Google Now, on the same Apple devices, using the same voice input, answered every one of these questions clearly and correctly. And that isn’t even Google’s latest digital helper, the new Google Assistant.

It's a little odd that Mossberg didn't mention Siri's new third-party abilities at all, but it's hard to disagree with the overall assessment.

Like Mossberg, I think Siri has gotten pretty good at transcribing my commands (despite my accent) but it still fails often when it comes to doing stuff with transcribed text. Every example mentioned by Mossberg sounds more of less familiar to me (including the egregious presidential debate one).

Five years on, Siri in iOS 10 is much better than its first version, but it still has to improve in key areas such as consistency of results, timeliness of web-based queries (e.g. Grammys, presidential debates, news stories, etc.), and inferred queries (case in point). Despite the improvements and launch of a developer platform, these aspects are so fundamental to a virtual assistant, even the occasional stumble makes Siri, as Mossberg writes, seem dumb.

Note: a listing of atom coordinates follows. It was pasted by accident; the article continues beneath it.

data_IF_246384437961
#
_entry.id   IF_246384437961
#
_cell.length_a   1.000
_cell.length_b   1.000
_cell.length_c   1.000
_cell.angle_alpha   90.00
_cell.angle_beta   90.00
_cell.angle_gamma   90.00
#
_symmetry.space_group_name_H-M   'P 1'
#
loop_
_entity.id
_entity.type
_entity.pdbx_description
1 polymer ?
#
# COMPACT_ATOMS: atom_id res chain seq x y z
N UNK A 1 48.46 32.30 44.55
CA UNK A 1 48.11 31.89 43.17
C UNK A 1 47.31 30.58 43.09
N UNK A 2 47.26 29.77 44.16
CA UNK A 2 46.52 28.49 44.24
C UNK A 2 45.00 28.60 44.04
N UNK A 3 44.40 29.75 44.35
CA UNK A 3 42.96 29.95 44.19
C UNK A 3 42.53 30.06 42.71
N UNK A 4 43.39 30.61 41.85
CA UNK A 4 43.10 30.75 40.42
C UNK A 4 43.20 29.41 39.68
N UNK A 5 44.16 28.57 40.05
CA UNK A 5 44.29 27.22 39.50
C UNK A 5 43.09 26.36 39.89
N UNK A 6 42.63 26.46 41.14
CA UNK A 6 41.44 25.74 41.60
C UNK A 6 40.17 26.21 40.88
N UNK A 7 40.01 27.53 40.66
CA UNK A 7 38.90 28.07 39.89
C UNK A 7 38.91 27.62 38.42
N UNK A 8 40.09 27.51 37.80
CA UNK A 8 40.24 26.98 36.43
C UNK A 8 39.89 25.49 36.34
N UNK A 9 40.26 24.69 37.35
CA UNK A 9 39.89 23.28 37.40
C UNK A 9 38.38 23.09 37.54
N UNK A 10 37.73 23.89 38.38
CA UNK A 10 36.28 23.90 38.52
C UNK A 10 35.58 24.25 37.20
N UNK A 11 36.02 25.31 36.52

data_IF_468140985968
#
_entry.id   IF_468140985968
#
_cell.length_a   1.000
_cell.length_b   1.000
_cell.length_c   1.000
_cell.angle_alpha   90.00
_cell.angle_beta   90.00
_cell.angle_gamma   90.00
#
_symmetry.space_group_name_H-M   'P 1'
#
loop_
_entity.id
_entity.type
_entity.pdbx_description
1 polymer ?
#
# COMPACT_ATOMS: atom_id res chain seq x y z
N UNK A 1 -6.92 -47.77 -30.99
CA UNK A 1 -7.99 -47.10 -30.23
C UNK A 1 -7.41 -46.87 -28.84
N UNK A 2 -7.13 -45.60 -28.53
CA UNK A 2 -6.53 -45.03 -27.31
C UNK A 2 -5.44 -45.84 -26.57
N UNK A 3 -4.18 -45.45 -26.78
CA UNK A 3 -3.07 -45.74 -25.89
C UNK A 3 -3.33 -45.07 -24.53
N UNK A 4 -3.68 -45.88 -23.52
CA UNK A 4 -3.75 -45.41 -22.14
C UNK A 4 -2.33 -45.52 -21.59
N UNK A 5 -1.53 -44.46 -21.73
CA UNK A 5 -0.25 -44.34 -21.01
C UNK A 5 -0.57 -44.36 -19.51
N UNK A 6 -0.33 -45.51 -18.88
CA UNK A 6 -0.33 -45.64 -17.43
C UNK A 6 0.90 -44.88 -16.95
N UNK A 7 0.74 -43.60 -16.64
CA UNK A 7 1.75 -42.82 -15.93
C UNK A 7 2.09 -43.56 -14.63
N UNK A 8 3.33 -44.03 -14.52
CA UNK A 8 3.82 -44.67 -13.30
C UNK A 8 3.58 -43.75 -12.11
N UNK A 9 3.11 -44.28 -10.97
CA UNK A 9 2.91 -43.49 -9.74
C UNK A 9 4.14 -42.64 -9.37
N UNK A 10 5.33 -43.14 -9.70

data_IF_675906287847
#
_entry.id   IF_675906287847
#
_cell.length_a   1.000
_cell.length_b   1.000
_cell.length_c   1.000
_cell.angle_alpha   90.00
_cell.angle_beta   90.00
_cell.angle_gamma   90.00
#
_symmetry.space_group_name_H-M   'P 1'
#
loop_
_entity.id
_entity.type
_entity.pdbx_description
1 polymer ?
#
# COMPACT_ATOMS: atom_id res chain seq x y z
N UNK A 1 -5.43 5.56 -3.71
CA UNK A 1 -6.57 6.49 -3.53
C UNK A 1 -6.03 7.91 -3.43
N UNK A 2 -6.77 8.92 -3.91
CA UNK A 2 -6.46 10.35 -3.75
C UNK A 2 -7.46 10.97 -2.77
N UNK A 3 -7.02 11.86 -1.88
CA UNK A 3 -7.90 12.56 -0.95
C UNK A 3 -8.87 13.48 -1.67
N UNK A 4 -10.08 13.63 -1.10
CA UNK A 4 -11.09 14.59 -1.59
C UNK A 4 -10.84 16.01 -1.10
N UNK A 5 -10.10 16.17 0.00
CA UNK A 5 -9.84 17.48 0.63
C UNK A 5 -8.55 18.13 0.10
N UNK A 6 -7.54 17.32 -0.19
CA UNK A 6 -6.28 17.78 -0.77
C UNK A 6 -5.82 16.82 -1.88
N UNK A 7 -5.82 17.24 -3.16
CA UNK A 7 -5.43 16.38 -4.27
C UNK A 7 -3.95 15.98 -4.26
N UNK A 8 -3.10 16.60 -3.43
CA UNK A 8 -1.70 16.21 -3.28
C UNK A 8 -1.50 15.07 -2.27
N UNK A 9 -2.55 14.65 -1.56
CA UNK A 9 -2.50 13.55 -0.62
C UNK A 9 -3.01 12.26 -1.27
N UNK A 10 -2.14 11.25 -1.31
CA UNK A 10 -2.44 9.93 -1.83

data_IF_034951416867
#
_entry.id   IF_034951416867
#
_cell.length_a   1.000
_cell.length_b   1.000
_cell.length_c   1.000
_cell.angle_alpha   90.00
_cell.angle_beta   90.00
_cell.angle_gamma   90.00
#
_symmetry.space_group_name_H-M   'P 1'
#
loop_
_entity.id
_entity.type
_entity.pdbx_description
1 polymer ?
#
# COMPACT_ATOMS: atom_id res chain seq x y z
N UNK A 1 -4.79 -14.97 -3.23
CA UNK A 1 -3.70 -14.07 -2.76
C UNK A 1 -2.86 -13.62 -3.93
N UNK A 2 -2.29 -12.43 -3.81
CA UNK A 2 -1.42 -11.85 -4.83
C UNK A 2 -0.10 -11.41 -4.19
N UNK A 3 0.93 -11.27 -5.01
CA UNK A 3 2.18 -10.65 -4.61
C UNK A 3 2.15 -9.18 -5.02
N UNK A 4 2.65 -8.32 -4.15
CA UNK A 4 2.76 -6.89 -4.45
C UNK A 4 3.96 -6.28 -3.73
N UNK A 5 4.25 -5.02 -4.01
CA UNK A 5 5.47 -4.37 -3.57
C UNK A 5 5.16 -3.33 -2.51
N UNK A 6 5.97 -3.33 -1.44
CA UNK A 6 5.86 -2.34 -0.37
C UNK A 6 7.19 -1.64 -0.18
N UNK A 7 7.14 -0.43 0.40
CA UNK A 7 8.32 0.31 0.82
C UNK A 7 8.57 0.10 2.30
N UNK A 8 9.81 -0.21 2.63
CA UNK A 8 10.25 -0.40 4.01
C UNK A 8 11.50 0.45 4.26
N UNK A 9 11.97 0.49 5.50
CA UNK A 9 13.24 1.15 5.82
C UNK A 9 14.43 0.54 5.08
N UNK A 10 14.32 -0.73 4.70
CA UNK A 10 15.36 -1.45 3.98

iPhone 7: Computer from the Future

After nearly two years spent using a 5.5-inch iPhone, I'm accustomed to not having a compact phone anymore. The iPhone 6 Plus and 6s Plus have reshaped my iPhone experience for a simple reason: they give me more of the most important device in my life.

Thus, I was a little skeptical – even surprised – when Apple gave me a gold 256 GB iPhone 7 review unit (with a leather case) two weeks ago. I didn't think I would be able to enjoy a smaller iPhone, but, despite my initial resistance, I set up a fresh install of iOS 10 and used the iPhone 7 exclusively for two weeks.

I'm glad I did. While I'm still pining for a 7 Plus1, using the iPhone 7 showed me that there's more to this year's iPhones than the lack of a headphone jack.

In many ways, the iPhone 7 feels like a portable computer from the future – only in a tangible, practical way that is here with us today.

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Shazam Adds iMessage App

Mitchel Broussard, writing for MacRumors:

Popular music-detecting app Shazam today rolled out an update that adds support for the service within Messages, so users can send new artist and song discoveries directly to friends and family members.